Situation ethics

Situation ethics

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Key terms

Relativistic= There are no absolute moral rules that everyone must obey

Teleological= An ethical system that is concerned with the consequences of actions

Legalism= The belief that there are fixed moral laws that must be obeyed

Antinomianism= The belief that there are no fixed moral principles and that ethics should be spontaneous


  • Developed in the 1960s by Joseph Flether
  • In the twentieth century, the USA and UK were facing changes that involved people moving away from legalism and towards antinomianism- This happened because people did not want to be told what to do by God anymore
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Joseph Fletcher

  • American theologian
  • He wanted to preserve the Christian principle of love, therefore situation ethics involves making decisions depending on what 'best serves love'

Agape love

  • Situation ethics has one single maxim which is agape love (Agape love= selfless love)
  • Fletcher claimed that agape love was essential and it should be applied to every situation
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The four working principles


  • The action must work towards the end which is love


  • The situationist must avoid words like 'never' and 'always' because there are no fixed rules- All decisions must be relative to Christian love


  • 'God is love'- You must give first place to Christian love


  • People must come first
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The six fundamental principles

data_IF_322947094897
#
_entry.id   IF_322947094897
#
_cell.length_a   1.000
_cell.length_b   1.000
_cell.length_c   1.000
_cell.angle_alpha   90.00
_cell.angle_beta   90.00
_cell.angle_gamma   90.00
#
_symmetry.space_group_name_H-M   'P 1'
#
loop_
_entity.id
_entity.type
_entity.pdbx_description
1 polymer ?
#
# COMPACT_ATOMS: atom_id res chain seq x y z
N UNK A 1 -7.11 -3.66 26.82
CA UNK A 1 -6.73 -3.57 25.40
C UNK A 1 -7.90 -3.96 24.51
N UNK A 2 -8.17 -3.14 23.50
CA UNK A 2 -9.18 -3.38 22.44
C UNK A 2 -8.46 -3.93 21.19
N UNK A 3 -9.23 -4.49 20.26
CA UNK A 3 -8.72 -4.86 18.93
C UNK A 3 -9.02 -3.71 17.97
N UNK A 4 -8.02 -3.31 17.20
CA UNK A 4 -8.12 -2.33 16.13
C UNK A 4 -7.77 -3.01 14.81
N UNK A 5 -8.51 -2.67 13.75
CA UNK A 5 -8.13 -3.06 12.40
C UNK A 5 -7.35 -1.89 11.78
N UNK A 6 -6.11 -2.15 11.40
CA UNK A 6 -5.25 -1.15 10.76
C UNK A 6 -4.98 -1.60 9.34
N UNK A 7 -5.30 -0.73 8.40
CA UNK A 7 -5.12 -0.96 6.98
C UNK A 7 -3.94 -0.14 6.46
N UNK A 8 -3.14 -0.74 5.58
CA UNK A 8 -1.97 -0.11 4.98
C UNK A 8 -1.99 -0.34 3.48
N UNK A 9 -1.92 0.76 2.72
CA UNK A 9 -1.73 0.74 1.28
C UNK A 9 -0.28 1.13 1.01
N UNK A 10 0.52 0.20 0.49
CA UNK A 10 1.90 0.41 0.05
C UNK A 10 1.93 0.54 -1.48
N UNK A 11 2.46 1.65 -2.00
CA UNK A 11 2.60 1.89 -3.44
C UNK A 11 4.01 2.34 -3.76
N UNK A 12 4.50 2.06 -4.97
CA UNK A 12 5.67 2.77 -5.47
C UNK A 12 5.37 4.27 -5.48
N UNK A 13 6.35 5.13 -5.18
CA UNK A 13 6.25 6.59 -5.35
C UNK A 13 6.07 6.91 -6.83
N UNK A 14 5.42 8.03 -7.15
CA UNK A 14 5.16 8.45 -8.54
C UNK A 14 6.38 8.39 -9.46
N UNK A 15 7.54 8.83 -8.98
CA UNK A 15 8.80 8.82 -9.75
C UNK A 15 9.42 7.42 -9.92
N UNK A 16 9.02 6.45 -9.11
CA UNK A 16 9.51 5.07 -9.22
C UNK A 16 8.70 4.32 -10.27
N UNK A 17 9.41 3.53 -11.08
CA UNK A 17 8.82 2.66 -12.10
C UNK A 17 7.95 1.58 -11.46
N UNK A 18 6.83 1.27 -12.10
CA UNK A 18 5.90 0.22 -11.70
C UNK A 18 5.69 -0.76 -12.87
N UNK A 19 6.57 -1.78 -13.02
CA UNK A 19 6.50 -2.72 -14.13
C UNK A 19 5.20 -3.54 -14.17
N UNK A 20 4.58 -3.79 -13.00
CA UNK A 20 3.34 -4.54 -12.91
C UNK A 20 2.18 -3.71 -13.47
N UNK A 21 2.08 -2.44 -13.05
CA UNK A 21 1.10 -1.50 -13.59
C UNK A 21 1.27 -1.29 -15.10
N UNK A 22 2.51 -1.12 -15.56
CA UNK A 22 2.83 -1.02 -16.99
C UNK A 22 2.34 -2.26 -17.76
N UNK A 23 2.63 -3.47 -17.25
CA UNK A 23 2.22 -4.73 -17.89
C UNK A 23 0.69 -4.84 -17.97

• Only one thing is intrinsically good which is love
  • The ruling norm of Christian decision making is love- Jesus broke the rules when it best served love
  • Love and justice are the same- 'Justice is love distributed'
  • Love wills the neighbour's good, whether we like him or not'
  • Only the end result justifies the means
  • Love's decisions are made situationally, not prescriptively
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Evaluation- Strengths

  • It shows that Christians can be situationists and still follow biblical laws
  • It provides a good enough reason to break ethical principles
  • The whole system is guided by the desirable principle of love
  • It isn't tied to rules like deontological ethics- This makes it flexible because each situation can be judged individually
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Evaluation- Weaknesses

  • It's a religious ethical system- It doesn't appeal to everyone
  • Our ideas of love might be subjective
  • This theory allows bad actions to bring about more 'loving' consequences
  • This theory is permissive- It allows things that Christians would never allow
  • They say that there are no ethical principles but they allow one: Do the most loving thing- This contradicts itself
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